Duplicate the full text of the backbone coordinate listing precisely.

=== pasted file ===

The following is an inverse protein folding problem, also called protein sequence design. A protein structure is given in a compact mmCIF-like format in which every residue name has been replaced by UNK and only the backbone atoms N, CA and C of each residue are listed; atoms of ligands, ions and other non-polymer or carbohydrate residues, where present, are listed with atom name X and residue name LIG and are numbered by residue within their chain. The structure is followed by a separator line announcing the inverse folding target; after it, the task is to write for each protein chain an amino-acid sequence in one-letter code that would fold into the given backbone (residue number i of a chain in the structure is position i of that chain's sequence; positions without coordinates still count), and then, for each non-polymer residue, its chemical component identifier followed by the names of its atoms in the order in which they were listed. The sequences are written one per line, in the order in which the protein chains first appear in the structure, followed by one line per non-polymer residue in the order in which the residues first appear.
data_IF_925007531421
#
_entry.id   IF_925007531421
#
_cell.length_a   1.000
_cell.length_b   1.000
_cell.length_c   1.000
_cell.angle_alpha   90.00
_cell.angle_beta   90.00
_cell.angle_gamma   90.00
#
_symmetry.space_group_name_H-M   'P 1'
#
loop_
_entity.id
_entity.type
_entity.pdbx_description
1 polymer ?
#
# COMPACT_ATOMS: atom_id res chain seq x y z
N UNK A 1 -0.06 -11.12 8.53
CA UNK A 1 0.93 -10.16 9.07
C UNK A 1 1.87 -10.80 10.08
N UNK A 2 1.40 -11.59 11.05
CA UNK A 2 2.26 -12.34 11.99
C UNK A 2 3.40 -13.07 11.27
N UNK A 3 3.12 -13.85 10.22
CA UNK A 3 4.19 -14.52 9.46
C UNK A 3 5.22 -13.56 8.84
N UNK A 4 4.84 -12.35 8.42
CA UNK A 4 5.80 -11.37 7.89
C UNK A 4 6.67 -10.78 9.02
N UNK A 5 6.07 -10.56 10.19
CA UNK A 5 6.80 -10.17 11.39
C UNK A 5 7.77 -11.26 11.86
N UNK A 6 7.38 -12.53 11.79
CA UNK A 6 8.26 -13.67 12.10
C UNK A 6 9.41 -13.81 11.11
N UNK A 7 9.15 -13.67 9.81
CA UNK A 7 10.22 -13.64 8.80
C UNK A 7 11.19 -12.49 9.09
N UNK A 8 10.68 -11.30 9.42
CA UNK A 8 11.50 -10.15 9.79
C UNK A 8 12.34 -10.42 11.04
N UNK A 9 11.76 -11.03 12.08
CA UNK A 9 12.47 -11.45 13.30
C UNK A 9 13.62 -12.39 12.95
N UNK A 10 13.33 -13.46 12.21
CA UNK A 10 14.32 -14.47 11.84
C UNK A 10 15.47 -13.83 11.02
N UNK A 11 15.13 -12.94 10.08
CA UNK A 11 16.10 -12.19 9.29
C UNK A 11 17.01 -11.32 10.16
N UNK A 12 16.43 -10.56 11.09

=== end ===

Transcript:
The following is an inverse protein folding problem, also called protein sequence design. A protein structure is given in a compact mmCIF-like format in which every residue name has been replaced by UNK and only the backbone atoms N, CA and C of each residue are listed; atoms of ligands, ions and other non-polymer or carbohydrate residues, where present, are listed with atom name X and residue name LIG and are numbered by residue within their chain. The structure is followed by a separator line announcing the inverse folding target; after it, the task is to write for each protein chain an amino-acid sequence in one-letter code that would fold into the given backbone (residue number i of a chain in the structure is position i of that chain's sequence; positions without coordinates still count), and then, for each non-polymer residue, its chemical component identifier followed by the names of its atoms in the order in which they were listed. The sequences are written one per line, in the order in which the protein chains first appear in the structure, followed by one line per non-polymer residue in the order in which the residues first appear.
data_IF_925007531421
#
_entry.id   IF_925007531421
#
_cell.length_a   1.000
_cell.length_b   1.000
_cell.length_c   1.000
_cell.angle_alpha   90.00
_cell.angle_beta   90.00
_cell.angle_gamma   90.00
#
_symmetry.space_group_name_H-M   'P 1'
#
loop_
_entity.id
_entity.type
_entity.pdbx_description
1 polymer ?
#
# COMPACT_ATOMS: atom_id res chain seq x y z
N UNK A 1 -0.06 -11.12 8.53
CA UNK A 1 0.93 -10.16 9.07
C UNK A 1 1.87 -10.80 10.08
N UNK A 2 1.40 -11.59 11.05
CA UNK A 2 2.26 -12.34 11.99
C UNK A 2 3.40 -13.07 11.27
N UNK A 3 3.12 -13.85 10.22
CA UNK A 3 4.19 -14.52 9.46
C UNK A 3 5.22 -13.56 8.84
N UNK A 4 4.84 -12.35 8.42
CA UNK A 4 5.80 -11.37 7.89
C UNK A 4 6.67 -10.78 9.02
N UNK A 5 6.07 -10.56 10.19
CA UNK A 5 6.80 -10.17 11.39
C UNK A 5 7.77 -11.26 11.86
N UNK A 6 7.38 -12.53 11.79
CA UNK A 6 8.26 -13.67 12.10
C UNK A 6 9.41 -13.81 11.11
N UNK A 7 9.15 -13.67 9.81
CA UNK A 7 10.22 -13.64 8.80
C UNK A 7 11.19 -12.49 9.09
N UNK A 8 10.68 -11.30 9.42
CA UNK A 8 11.50 -10.15 9.79
C UNK A 8 12.34 -10.42 11.04
N UNK A 9 11.76 -11.03 12.08
CA UNK A 9 12.47 -11.45 13.30
C UNK A 9 13.62 -12.39 12.95
N UNK A 10 13.33 -13.46 12.21
CA UNK A 10 14.32 -14.47 11.84
C UNK A 10 15.47 -13.83 11.02
N UNK A 11 15.13 -12.94 10.08
CA UNK A 11 16.10 -12.19 9.29
C UNK A 11 17.01 -11.32 10.16
N UNK A 12 16.43 -10.56 11.09